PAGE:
November 05, 2005

Article on McMillan well-done, uplifting

Kevin Van Valkenburg's article about former Baltimore Colts fullback Randy McMillan ["Comeback road step at a time", Sunday] was the best I've read in The Sun (not just the sports page) in the past 20 years.

Van Valkenburg deserves congratulations on recognizing a person who was not only a local kid, but also an outstanding football player.

I'm sure that I'm one of many who remember Randy as a hard-nosed player who gave 100 percent on every play. I've often wondered what happened to him, and it's very uplifting to read about his recovery from very difficult times and the outstanding attitude that carried him through.

Randy McMillan is remembered as an outstanding player and now, thanks to the article, we know he is an outstanding person, too.

Thomas W. Greene


Ravens can't win with lousy offense

As much as I agree with Rick Maese's assertion that Monday night's Ravens loss to the Steelers was basically a positive loss ["Ravens show some fight; maybe season won't be a total knockout," Tuesday], I do have to put in some fine print to that statement.

Until the Ravens learn how to punch the ball into the end zone for touchdowns, I can't see them winning more than six games this year. The Ravens cannot win games now with one offensive touchdown, a bunch of field goals and inspired defense. This team is not the 2000 team.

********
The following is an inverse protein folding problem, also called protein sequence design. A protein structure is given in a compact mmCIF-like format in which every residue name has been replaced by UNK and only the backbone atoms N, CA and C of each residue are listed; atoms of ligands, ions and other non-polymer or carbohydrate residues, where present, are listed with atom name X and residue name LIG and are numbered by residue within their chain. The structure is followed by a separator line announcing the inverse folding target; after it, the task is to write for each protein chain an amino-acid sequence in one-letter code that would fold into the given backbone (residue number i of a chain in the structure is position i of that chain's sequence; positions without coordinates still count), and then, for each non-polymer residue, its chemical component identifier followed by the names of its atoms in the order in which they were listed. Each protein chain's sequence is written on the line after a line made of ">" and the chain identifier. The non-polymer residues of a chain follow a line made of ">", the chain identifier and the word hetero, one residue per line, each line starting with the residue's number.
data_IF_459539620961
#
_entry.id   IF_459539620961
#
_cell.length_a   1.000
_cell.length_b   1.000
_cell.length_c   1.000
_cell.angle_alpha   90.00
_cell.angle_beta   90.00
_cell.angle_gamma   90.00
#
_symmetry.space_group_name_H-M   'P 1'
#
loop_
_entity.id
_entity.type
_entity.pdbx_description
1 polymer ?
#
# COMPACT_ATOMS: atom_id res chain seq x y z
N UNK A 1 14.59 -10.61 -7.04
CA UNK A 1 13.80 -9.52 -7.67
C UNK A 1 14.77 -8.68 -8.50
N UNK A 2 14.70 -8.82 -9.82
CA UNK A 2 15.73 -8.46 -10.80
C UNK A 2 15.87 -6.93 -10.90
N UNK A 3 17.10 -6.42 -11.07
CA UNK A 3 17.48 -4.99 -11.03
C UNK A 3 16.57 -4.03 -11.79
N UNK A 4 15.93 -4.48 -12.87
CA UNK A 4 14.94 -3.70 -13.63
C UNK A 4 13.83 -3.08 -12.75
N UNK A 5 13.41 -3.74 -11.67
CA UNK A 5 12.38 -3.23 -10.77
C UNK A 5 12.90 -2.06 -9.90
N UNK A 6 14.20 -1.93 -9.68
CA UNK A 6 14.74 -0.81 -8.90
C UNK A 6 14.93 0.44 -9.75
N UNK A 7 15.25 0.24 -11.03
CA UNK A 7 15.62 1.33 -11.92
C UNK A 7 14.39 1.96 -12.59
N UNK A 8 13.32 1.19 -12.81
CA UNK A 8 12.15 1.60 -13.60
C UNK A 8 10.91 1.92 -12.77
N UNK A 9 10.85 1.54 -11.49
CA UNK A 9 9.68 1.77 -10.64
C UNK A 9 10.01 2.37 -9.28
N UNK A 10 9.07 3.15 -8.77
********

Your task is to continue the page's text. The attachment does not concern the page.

Coach Brian Billick needs to be gone after this year. The consecutive years with no balanced offense is getting old with the fans as well as some players.

Matt Stover and the defense cannot carry this team forever. Something has to be done and a fresh start at head coach might be what is needed for next year.

Phil Bauer

Bel Air

Cavanaugh wasn't problem, after all

If there is one thing I've learned about the Ravens this year, it's that Matt Cavanaugh was certainly not the source of the inherent offensive problems on this team.

He was, however, a very handy scapegoat.

Digging a little deeper, I think the source of the problem sits a little higher in the pecking order.

Mr. Billick, are you listening?

Patrick R. Lynch


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